The snowfall in the morning of December 14 did not deter the SportAccord staff from taking their daily run, setting an inspiring example for us all, but the snow stopped well before the 3:00 p.m. starting time of the fourth round. After lunch, the players began to head for the playing room for the final games of the main men’s and women’s knockouts and six games in the repechage sections. The winners of the two knockout games would be assured of a gold or silver medal. The losers would be assured of at least a fifth-place award, and would have a good shot at a medal, since their next opponents would be players who had lost in the first round. The repechage winners, like the losers of the final knockout games, would get at least an award and would contend for medals in the next rounds tomorrow.
The playing room was set up with the women’s games in the front row and the men’s games in back. Great Britain’s Vanessa Wong and Russia’s Natalia Kovaleva were the first to take their seats, fifteen minutes early, facing each other silently across the board. The television cameras were trained on the game between Korea’s Park Jieun and Chinese Taipei’s Joanne Missingham in the women’s repechage. In the TV commentator’s booth just outside the playing room, Michael Redmond and Chris Garlock were giving a live commentary on this game for a worldwide YouTube audience on 54 platforms in countries from Afghanistan on down. The two players obliged them by playing at a brisk pace in the opening.
For the second straight day China’s unbeaten Chen Yaoye found himself facing a Korean opponent. Today it was Choi Chulhan, also unbeaten in the World Mind Games, but whom Chen had defeated in two straight games in the China-Korea Tianyuan-Chunwon (Tengen) playoff in September. This game started more slowly.
The first game to end was in the all-Chinese women’s knockout. Rui Naiwei played aggressively but resigned before five o’clock when her attempt to kill a large group backfired. Li He, who rescued the group with a classic demonstration of clumping tactics, now gets to rest for the next two rounds before playing for the gold medal in round 7.
The next game to end was in the women’s repechage. Natalia Kovaleva proved that territory around the sides trumps territory in the center to win by 2-1/4 stones (4.5 points). She thereby gained joyful revenge for a loss to Vanessa Wong in this year’s European Championship. Natalia will be Rui Naiwei’s next opponent.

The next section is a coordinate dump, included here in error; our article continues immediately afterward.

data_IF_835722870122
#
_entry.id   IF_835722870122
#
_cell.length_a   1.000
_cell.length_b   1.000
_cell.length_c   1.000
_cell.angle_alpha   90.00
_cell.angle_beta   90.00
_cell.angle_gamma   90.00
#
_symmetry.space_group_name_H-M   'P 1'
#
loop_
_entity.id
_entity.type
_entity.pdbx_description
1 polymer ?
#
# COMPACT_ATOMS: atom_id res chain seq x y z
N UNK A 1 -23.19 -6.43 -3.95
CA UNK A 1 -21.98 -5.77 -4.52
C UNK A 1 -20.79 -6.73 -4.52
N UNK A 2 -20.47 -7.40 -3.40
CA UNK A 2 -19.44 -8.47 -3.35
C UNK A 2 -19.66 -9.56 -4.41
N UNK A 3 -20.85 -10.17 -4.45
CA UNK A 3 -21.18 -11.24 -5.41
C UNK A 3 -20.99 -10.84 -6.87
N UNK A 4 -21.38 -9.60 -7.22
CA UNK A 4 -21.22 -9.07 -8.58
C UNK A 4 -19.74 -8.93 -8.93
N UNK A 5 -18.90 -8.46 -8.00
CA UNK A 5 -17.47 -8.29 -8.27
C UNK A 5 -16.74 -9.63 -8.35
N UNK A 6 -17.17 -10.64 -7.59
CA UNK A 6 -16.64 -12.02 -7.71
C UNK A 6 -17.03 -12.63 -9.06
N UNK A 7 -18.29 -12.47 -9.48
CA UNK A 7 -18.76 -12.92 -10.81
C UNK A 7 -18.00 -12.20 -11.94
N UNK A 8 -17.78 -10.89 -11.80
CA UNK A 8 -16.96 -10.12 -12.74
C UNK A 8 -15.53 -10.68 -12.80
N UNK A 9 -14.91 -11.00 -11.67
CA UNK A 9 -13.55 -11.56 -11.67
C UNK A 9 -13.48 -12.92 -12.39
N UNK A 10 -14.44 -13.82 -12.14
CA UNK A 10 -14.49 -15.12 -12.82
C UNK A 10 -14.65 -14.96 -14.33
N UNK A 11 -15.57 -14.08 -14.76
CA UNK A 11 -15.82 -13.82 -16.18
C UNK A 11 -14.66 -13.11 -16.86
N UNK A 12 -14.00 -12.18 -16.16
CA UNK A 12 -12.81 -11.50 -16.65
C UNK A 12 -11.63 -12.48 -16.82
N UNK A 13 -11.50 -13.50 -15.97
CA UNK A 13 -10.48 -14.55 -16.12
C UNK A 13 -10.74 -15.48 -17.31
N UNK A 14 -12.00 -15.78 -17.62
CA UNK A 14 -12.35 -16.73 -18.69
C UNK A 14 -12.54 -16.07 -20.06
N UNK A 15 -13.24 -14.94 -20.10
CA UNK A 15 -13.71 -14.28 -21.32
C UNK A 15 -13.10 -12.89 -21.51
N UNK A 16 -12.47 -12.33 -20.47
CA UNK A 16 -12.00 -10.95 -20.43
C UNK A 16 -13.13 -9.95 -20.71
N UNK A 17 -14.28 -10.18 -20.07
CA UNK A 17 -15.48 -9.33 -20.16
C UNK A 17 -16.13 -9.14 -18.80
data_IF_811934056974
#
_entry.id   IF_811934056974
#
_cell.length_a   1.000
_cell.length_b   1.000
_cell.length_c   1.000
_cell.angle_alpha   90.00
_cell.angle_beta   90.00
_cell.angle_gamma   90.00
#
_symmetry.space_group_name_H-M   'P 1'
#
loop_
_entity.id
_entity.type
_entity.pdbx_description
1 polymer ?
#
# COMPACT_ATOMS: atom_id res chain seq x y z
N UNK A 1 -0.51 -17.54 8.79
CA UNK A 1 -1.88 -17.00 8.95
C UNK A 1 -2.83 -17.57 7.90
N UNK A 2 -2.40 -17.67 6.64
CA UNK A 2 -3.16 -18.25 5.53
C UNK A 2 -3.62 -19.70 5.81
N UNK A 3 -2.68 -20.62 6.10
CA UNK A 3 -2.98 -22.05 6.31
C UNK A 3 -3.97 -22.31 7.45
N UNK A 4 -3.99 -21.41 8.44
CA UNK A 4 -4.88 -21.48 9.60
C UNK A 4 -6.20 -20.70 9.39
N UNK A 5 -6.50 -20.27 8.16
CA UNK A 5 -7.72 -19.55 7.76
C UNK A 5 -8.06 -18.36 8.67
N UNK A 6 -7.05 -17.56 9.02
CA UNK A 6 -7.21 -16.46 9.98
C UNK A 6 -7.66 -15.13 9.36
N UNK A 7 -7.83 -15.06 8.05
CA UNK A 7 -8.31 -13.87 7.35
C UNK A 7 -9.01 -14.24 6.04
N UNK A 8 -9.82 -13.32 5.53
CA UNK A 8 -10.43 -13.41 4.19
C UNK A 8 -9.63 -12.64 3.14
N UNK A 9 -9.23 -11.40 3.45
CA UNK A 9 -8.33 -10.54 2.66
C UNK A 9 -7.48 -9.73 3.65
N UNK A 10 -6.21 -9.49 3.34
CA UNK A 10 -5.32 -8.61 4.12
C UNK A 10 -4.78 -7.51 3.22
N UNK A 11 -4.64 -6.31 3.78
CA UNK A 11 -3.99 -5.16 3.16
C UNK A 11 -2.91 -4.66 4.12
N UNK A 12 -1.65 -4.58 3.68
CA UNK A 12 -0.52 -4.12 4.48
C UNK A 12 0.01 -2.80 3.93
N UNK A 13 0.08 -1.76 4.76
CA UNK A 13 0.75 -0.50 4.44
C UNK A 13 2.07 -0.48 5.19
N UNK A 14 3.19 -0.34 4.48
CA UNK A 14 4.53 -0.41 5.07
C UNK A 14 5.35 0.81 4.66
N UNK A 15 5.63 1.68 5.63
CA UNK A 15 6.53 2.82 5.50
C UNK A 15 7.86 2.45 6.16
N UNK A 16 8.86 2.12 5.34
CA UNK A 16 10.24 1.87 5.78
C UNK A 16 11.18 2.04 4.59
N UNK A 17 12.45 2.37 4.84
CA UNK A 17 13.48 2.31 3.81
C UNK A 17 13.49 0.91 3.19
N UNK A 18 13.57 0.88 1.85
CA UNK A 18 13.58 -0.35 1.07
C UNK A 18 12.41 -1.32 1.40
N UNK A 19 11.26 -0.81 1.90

In the all Chinese-Taipei game in the men’s repechage, Lin Chun-yen resigned after a protracted and unsuccessful attempt to overturn a big lead taken by his opponent Lin Chi-han, who moves on into round 5. Korea’s Park Jeonghwan and Kang Dongyoon also advance to round 5; they beat China’s Jiang Weijie by resignation and Japan’s Fujita Akihiko by and 1-3/4 stones (3.5 points). The game between Park and Jiang was another story of an attack that miscarried, with disastrous consequences for the attacker.
In the women’s repechage section, Korea split two games. Choi Jeong beat Japan’s Mukai Chiaki by resignation, but Park Jieun lost the televised match by 3/4 of a stone (1.5 points), in the endgame. Joanne Missingham, go’s ambassador at the World Mind Games, who lost to Choi Jeong in round 2, will get a second chance at her in round 5.
The men’s knockout game ended in much the same way as the women’s knockout game and the Park-Jiang game. China’s Chen Yaoye launched a serious attack on a large white group, only to have Korea’s ‘Viper’ Choi Chulhan turn the tables and capture most of the attacking black stones in a ko fight, leaving Chen no choice but to resign. Chen will next play Lin Chi-han in the repechage, while Choi rests up for the gold-medal final.
Both the men’s and women’s fields have now been reduced to five players: in the men’s section, three are from Korea, one from China, and one from Chinese Taipei; in the women’s section, two are from China, one from Chinese Taipei, and one from Russia.
- James Davies